Presented by a social club called the Mistick Krewe of Comus, the festivities were the first Mardi Gras.
Today, dozens of “krewes” (Carnival organizations) stage parades over a two-week time period.
And hundreds of thousands of revelers from all over the world eagerly take part in the pageantry.
My holiday-loving friends, Mo and Vince, hope you are in the mood to enjoy Mardi Gras.
It's one of their favorite celebrations.
They love the larger-than-life parade floats, the jazzy marching bands, sequins, rhinestones, and the
beads, beads, beads!
Of course, Mardi Gras also brings gumbo cooked up in large cauldrons on street corners all over New Orleans (see my Feb 5, 2008 post for more parade photos and a great Gumbo recipe), great jazz blaring from loudspeakers everywhere in New Orleans, and KING CAKES.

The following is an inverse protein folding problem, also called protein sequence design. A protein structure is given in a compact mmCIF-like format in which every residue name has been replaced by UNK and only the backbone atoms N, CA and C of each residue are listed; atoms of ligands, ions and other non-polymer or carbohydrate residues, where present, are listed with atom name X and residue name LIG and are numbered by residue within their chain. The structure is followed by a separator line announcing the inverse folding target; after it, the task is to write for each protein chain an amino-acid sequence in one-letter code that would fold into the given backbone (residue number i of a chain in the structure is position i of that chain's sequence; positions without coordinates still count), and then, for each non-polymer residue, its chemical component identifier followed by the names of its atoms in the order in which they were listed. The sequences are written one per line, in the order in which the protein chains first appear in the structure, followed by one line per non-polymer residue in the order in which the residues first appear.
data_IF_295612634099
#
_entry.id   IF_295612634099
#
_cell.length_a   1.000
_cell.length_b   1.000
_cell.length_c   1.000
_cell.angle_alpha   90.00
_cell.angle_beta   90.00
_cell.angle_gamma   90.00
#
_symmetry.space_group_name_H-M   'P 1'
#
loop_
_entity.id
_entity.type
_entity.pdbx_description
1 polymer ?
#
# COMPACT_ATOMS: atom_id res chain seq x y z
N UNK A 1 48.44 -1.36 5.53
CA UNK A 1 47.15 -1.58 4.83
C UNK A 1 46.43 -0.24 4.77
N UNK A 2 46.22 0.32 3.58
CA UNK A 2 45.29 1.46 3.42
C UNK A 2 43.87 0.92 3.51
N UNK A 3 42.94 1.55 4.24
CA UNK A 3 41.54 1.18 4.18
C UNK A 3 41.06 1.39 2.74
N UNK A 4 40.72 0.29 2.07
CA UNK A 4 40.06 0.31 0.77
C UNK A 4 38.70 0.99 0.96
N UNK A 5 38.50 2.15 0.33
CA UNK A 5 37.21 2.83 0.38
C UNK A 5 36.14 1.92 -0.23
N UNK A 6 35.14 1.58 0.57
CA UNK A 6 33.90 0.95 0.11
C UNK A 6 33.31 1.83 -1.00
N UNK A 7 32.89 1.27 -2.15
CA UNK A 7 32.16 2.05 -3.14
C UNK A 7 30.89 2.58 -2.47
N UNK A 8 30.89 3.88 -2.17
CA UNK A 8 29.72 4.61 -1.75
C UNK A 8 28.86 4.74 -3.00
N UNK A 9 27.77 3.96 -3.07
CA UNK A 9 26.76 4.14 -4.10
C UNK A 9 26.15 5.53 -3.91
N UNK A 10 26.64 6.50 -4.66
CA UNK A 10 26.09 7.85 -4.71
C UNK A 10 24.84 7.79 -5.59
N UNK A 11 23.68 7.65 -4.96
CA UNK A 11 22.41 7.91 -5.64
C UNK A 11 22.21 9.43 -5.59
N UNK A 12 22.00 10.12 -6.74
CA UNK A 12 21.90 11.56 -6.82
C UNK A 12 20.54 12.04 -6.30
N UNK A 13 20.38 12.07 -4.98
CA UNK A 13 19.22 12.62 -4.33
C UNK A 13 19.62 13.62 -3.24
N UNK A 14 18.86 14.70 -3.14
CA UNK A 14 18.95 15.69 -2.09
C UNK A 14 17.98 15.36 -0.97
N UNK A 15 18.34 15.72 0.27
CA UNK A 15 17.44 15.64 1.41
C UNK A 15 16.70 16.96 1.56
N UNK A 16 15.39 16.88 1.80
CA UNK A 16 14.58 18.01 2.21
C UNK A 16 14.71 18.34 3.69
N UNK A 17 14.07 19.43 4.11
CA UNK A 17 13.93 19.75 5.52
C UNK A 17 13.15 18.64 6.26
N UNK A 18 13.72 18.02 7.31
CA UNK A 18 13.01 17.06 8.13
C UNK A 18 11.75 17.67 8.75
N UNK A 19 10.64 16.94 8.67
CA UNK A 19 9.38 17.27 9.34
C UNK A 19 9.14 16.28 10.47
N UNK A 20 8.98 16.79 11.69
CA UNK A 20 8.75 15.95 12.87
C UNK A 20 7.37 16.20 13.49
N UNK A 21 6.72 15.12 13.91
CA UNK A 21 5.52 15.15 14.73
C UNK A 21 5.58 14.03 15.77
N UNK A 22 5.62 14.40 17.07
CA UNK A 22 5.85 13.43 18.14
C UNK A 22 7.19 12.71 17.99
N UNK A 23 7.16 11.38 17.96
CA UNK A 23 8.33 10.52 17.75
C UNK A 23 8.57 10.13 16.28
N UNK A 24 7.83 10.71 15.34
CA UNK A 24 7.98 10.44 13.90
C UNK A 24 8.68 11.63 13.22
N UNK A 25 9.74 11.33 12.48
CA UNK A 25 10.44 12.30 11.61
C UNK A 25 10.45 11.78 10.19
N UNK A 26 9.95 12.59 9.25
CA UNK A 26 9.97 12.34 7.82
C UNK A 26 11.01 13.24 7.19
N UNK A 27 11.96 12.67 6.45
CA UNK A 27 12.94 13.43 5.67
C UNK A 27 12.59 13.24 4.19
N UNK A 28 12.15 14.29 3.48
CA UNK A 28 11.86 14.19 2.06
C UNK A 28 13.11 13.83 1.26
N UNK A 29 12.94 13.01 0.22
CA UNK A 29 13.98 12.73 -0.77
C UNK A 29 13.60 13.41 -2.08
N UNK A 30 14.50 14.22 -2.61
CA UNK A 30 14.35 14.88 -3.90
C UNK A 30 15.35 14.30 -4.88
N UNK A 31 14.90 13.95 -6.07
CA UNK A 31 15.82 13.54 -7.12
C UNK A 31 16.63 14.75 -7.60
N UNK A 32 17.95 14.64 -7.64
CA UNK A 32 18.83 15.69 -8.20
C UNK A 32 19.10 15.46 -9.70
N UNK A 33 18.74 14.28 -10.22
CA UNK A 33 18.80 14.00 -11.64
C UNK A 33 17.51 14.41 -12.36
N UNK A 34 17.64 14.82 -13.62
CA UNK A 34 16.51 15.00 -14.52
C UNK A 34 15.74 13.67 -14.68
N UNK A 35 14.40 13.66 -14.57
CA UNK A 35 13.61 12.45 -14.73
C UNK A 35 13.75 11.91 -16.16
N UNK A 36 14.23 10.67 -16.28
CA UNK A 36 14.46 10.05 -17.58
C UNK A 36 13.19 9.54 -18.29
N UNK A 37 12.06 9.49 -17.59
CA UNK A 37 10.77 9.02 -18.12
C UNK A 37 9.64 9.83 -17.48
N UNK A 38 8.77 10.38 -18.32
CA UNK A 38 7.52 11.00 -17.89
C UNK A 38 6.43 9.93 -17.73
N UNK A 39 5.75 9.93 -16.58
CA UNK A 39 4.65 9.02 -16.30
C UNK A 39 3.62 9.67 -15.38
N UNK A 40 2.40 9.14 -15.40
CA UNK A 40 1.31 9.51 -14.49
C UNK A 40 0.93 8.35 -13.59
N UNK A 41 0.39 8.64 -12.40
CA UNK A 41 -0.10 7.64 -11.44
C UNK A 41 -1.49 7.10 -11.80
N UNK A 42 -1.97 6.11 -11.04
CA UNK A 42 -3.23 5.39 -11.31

In 2003, I was on a photo shoot in New Orleans during the week that leads up to Fat Tuesday, Mardi Gras. I interviewed Arthur Hardy, longtime publisher of the annual “Mardi Gras Guide” and a nationally recognized authority on the history and collectibles associated with the festive season.Photo by Dan Mayers
I also had the thrill of riding on a Mardi Gras float.
Part of the fun was going bead shopping in a warehouse that was the size of a baseball stadium. I'm the masked woman behind Dan.
The bead "shop" was filled with more "throws" (beads, toys and other kitsch that riders can throw to parade viewers) than I ever imagined! They packed our beads in colorful nylon bags to make them easier to haul up the narrow ladders that lead up to the floats.
Throwing beads to an adoring crowd really makes you understand why dressing up as Santa Claus at Christmas is so much fun.
This Mardi Gras, Vince chose an elegant mask with white feathers.
Mo chose one with jewel-tone peacock feathers.